‘Over my dead body’, she suddenly said.
‘Sounds like you’ve uncovered a new conspiracy! What is it this time? Anything to do with Lucia by any chance?’
‘She won’t have him. She only wants him to annoy me. Intimate dinners and such. But I won’t be toyed with.’
‘Do I take it that you want to go to the party after all?’
‘I most certainly will. And now let me see what you’ve done!’
‘Not just yet. I’ll go fetch the compacts. Why on earth have I taken them down in the first place? Search me! But don’t you dare to turn around!’
Elizabeth waited until Ruth returned to finish what she had begun. Finally, she allowed her to face the mirror. And so she did.

Elizabeth’s eyes widened. She hadn’t expected the transformation to be so thorough. In fact, she hardly recognised herself. Ruth had been right, the dress showed just what it was supposed to show and secretly hid away the rest. And her hair! Those curls, as modern as could be, framing a pretty face, yes, pretty, with elegant red lips and sparkling eyes. She took a deep breath and smiled at Ruth.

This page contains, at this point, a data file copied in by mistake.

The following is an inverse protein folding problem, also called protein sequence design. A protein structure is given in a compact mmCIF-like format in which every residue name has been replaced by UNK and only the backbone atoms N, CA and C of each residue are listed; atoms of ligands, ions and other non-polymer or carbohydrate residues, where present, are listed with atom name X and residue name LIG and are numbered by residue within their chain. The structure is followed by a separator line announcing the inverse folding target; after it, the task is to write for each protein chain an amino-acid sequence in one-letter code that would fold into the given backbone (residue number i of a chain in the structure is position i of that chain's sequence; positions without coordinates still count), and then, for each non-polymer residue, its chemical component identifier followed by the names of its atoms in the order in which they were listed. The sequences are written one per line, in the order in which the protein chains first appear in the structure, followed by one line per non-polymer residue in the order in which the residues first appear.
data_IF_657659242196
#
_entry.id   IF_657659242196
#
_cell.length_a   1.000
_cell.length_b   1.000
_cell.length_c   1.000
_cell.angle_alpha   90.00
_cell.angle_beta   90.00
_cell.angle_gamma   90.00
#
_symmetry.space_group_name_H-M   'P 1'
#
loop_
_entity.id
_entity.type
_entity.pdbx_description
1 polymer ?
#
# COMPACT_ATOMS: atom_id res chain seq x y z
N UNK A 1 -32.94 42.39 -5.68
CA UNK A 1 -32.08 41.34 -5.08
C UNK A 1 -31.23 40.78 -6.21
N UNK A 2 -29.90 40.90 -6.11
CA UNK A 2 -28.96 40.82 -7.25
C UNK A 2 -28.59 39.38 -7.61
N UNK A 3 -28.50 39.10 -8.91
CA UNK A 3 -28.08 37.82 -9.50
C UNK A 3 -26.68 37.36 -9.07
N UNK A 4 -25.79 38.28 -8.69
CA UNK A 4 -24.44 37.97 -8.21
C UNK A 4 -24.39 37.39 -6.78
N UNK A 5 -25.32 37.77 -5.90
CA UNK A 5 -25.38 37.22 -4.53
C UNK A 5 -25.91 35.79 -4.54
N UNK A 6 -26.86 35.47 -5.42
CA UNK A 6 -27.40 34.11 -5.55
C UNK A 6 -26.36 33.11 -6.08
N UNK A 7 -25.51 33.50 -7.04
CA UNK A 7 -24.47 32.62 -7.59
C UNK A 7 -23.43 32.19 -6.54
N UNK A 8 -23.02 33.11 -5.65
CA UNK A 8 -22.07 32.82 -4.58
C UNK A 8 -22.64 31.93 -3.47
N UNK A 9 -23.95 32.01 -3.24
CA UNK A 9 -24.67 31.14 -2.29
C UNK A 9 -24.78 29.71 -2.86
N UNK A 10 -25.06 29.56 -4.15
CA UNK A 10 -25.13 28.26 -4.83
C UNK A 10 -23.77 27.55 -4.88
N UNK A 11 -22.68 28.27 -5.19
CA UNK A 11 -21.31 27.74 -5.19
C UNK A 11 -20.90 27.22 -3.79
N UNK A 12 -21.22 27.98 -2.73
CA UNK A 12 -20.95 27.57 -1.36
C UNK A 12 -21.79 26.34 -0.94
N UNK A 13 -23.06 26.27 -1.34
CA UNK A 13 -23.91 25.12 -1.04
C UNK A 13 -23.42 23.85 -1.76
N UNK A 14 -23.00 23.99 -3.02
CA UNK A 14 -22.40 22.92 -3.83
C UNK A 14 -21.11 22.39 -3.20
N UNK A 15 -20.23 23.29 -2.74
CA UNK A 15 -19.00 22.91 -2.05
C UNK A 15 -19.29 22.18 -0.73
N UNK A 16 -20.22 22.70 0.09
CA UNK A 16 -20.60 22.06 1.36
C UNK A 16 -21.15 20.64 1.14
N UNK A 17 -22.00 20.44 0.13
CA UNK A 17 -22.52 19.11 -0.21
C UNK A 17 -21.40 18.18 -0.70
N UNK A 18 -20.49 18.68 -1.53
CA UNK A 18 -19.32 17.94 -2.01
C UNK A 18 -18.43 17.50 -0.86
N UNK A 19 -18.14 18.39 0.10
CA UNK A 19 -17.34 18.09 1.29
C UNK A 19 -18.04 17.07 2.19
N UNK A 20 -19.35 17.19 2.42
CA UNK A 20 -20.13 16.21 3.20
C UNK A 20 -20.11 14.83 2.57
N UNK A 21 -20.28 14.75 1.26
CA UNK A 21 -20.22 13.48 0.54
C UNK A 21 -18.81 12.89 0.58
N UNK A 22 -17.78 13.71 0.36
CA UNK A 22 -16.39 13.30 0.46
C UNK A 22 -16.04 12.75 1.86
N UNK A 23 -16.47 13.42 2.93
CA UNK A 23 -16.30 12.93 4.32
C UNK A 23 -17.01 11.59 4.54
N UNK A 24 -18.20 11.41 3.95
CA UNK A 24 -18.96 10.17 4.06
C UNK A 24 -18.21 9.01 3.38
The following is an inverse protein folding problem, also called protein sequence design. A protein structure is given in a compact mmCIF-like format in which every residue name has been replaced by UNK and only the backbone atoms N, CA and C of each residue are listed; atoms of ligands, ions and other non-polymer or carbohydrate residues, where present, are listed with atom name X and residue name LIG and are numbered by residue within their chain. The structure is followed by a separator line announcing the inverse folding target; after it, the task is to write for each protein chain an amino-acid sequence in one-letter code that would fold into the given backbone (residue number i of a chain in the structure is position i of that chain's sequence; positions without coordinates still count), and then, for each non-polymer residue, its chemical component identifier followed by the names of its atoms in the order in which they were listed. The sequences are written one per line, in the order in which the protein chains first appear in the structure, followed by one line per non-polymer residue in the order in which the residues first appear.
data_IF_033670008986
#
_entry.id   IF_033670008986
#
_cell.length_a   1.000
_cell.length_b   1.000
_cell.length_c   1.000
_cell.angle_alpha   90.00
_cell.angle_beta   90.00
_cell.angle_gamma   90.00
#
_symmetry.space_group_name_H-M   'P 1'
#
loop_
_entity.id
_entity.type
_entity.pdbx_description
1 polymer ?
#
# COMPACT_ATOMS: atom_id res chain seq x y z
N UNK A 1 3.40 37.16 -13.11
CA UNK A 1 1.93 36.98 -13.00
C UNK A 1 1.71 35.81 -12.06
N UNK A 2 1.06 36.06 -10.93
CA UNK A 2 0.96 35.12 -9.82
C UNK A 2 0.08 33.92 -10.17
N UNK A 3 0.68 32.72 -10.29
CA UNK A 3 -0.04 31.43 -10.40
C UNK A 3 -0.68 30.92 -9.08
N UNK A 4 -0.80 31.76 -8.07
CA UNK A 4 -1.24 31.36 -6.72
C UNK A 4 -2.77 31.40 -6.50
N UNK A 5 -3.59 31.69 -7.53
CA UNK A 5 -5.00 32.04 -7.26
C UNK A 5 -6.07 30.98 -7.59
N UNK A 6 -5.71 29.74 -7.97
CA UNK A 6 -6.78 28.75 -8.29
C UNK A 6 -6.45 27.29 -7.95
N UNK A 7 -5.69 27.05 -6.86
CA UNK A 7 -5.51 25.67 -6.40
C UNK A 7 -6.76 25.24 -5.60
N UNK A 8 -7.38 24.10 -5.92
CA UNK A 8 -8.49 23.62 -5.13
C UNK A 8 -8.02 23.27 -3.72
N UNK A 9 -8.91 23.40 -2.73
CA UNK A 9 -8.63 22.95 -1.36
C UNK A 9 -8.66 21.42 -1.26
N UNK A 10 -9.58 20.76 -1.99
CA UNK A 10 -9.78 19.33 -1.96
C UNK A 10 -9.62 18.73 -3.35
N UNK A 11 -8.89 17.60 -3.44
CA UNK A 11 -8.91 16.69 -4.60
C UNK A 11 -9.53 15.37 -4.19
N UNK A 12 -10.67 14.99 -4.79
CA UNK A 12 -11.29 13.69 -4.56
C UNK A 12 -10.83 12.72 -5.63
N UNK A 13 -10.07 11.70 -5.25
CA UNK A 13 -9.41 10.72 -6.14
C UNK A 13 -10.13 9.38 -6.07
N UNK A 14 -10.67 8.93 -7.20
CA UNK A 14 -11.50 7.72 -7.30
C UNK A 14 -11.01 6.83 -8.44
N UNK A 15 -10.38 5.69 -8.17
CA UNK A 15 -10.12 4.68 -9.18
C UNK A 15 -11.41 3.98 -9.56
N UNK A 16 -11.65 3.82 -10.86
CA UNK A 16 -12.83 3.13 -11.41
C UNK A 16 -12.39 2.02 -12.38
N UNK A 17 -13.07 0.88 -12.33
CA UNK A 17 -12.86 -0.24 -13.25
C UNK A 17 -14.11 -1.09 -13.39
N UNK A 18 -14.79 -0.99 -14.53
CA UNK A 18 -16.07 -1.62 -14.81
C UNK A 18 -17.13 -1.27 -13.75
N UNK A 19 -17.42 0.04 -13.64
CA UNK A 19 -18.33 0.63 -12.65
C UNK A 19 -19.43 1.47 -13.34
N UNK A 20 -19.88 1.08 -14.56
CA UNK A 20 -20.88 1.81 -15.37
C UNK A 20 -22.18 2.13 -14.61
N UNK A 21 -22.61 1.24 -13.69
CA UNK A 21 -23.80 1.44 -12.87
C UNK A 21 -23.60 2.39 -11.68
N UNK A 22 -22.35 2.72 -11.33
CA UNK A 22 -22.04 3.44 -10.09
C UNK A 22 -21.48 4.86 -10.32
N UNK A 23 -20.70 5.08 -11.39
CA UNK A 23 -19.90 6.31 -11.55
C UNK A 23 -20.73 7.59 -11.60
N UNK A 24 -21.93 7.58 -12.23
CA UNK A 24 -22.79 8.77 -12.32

‘Thank you, dear. I was considering to wipe it all off again, but I believe that wouldn’t be wise at all.’
‘You go to Lucia’s tonight and show them all! Now I really must be off, there’s a necklace and a pair of earrings in the little jewellery box on your dressing table. Just send me a letter with the money. Bye-bye, Auntie!’. She kissed her on the cheek and left the room, waving her hand vaguely in Elizabeth’s direction.